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Plans for Better Bike Lanes Sit on a Shelf

Brent Warren Brent Warren Plans for Better Bike Lanes Sit on a Shelf
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Despite strong ridership and a generally favorable reception from the neighborhood, the city has no current plans to expand its network of on-street, protected bike lanes. For now, the 1.4-mile long Summit Street lane in the University District remains the only one.

Reconfiguring city streets in a way that has the potential to inconvenience drivers or take away parking spaces remains a politically fraught endeavor in Columbus.

It can be easy to forget that, nationally, there remains a strong consensus that making streets safe for biking is one of the most cost-effective ways for cities to decrease car use, expand mobility options for underserved residents, and even boost local businesses.

Since the awarding of the federal Smart City grant in 2016, much of the local transportation conversation has shifted away from low-tech modes like biking or walking, and towards more futuristic technology like autonomous vehicles and the Hyperloop.

Some locals are worried that Columbus is falling behind when compared to some of our peer cities. As Justin Goodwin, an urban planner at MKSK, put it in an opinion piece earlier this year; “I can’t help but have the feeling that Columbus is being surpassed by other cities that are implementing the next generation of pedestrian and bicycle infrastructure, and creating great places to live in doing so.”

Others simply see the appeal of the protected lane on Summit and wish their neighborhood had something similar.

Kevin Lykens, a developer who lives in Victorian Village and has multiple projects currently under construction along the Summit and North Fourth Street corridors in Italian Village, said that he is a big fan of the existing, painted lanes on the two streets.

“I love them there, but I wish it would’ve been the same as the stretch south of Hudson, where you have the sidewalk, then the bike lane, then the car parking lane,” he said. “I know they had their reasons (for not bringing the protected lane all the way down), but we still need to find out some way to slow traffic…it’s very difficult to cross [Fourth and Summit] outside of a cross walk.”

When bike lanes were first proposed for Third and Fourth streets downtown, the plan was for them to be physically separated from car traffic. That changed when engineers determined that putting in protected lanes would require the removal of some on-street parking.

Similar unrealized plans can be found for multiple streets in Columbus.

Broad Street, with four car lanes in each direction traveling through the heart of Downtown, has long been floated as a candidate for either a dedicated transit lane, a protected bike lane, or both. Although some bike-related improvements have been made to small sections of the road — like painted lanes in front of City Hall and on the Scioto Peninsula — the city hasn’t considered any sort of holistic plan for the length of Broad Street Downtown since the Downtown Strategic Plan was released in 2010.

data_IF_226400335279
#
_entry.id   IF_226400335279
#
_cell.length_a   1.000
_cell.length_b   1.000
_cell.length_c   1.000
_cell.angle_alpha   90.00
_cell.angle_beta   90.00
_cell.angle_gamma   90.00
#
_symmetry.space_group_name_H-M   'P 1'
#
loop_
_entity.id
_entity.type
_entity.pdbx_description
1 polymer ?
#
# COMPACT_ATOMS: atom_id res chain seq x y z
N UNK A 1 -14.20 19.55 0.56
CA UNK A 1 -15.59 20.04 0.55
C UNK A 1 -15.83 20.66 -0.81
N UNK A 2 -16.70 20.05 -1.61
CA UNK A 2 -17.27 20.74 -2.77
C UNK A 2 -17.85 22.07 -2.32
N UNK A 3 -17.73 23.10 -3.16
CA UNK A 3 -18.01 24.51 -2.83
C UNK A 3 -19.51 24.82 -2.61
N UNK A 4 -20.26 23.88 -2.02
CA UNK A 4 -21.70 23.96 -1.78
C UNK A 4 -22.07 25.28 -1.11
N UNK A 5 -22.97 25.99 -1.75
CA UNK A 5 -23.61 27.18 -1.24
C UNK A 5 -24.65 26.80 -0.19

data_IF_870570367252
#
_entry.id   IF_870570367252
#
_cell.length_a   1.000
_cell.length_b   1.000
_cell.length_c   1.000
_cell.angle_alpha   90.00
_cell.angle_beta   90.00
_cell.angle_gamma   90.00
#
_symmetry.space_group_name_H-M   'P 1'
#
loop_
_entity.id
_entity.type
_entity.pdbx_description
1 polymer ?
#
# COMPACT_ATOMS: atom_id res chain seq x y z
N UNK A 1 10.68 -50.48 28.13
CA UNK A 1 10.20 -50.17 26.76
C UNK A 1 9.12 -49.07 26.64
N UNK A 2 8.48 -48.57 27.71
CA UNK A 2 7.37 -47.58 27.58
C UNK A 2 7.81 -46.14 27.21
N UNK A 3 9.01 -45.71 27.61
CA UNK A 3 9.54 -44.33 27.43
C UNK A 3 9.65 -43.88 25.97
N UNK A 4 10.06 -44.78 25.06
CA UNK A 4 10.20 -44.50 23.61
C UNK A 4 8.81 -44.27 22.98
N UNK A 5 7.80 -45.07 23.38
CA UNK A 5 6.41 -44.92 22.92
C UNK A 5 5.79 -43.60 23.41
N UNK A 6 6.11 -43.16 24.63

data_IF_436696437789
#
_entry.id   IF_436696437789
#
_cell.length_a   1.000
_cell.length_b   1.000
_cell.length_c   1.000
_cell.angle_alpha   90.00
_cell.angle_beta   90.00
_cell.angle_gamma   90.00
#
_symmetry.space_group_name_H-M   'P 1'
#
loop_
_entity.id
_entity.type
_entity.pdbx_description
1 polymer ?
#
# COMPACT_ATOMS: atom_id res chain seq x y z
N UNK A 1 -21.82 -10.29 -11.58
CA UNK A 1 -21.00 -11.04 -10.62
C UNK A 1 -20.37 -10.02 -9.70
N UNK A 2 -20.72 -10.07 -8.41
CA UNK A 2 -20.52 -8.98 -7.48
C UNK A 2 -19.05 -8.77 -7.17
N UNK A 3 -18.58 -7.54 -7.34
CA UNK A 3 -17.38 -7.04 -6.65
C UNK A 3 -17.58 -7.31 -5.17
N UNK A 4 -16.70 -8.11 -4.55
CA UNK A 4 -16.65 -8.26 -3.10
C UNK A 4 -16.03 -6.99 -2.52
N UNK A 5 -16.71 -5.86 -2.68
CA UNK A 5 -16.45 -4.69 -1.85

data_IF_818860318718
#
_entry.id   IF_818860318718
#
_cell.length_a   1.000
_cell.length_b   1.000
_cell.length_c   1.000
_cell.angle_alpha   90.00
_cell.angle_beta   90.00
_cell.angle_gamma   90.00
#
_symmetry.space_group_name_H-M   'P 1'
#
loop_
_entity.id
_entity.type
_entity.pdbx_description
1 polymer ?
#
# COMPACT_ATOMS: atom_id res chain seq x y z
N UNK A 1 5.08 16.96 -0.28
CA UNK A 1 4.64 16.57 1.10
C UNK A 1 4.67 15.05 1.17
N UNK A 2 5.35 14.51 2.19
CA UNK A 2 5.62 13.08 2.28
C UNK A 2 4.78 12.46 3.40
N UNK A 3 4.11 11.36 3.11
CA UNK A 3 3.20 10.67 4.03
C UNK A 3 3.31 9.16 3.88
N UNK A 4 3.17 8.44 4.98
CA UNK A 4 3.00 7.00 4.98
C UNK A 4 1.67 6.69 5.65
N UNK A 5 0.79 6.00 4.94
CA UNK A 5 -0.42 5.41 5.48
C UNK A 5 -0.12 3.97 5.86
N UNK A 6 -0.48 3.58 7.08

That plan called for two protected lanes, one moving in each direction, complete with trees and landscaping. It was pitched as a chance to make Broad Street “the most sustainable street in the Midwest,” and “an opportunity to restore the grandeur to this once majestic street.”

Even before that, the 2008 Bicentennial Bikeways Plan made the case that both Broad and High streets were in desperate need of bike improvements; “creating a culture of cycling along significant stretches of these streets is an opportunity Columbus will not want to miss,” the plan stated. Although High Street eventually got sharrows — painted arrows meant to encourage bikes and cars to share the lane — Broad Street’s car-centric design remains.

Jeffrey Tumlin is a sustainable transportation consultant who, with his company Nelson Nygaard, was involved with the city’s Connect Columbus plan as well as the NextGen plan from the Central Ohio Transit Authority (COTA). When CU interviewed Tumlin in 2015, he singled out Broad Street as an obvious candidate for a protected lane:

“Just look at Broad Street, it has eight lanes, with an average daily traffic of less than 20,000. When we look at bike projects, if the average daily traffic is less than 10,000 per day per lane, we don’t even bother with analysis, you can just go ahead and repurpose a lane. On pretty much all of your streets, you could eliminate a traffic lane, and nobody is even going to notice. The level of service will still be high – you might have four cars in front of you at the light instead of one, but there will not really be more congestion. That’s a luxury that not many economically-strong cities have.”

Tumlin went on to make a case for a much larger protected network in the city, saying that, “In terms of real estate value and quality of life, there are few more cost-effective ways than investing in bike facilities.”

“Columbus has an amazing interconnected grid extending for miles outside of Downtown,” he added. “You’d have an opportunity to do Vancouver-style neighborhood bikeways, so that all neighborhood streets feel safe for walking and biking, to the extent that any parent would feel safe having their children ride on them…there’s no excuse, no reason not to have that.”

Editor’s Note: This is the second article in a three-part series on biking in Columbus. The first piece looked at the Summit bike lane, the city’s only protected lane. Read on for more about other bike projects in Columbus and the potential impact of scooters and dockless bikes on future infrastructure decisions.

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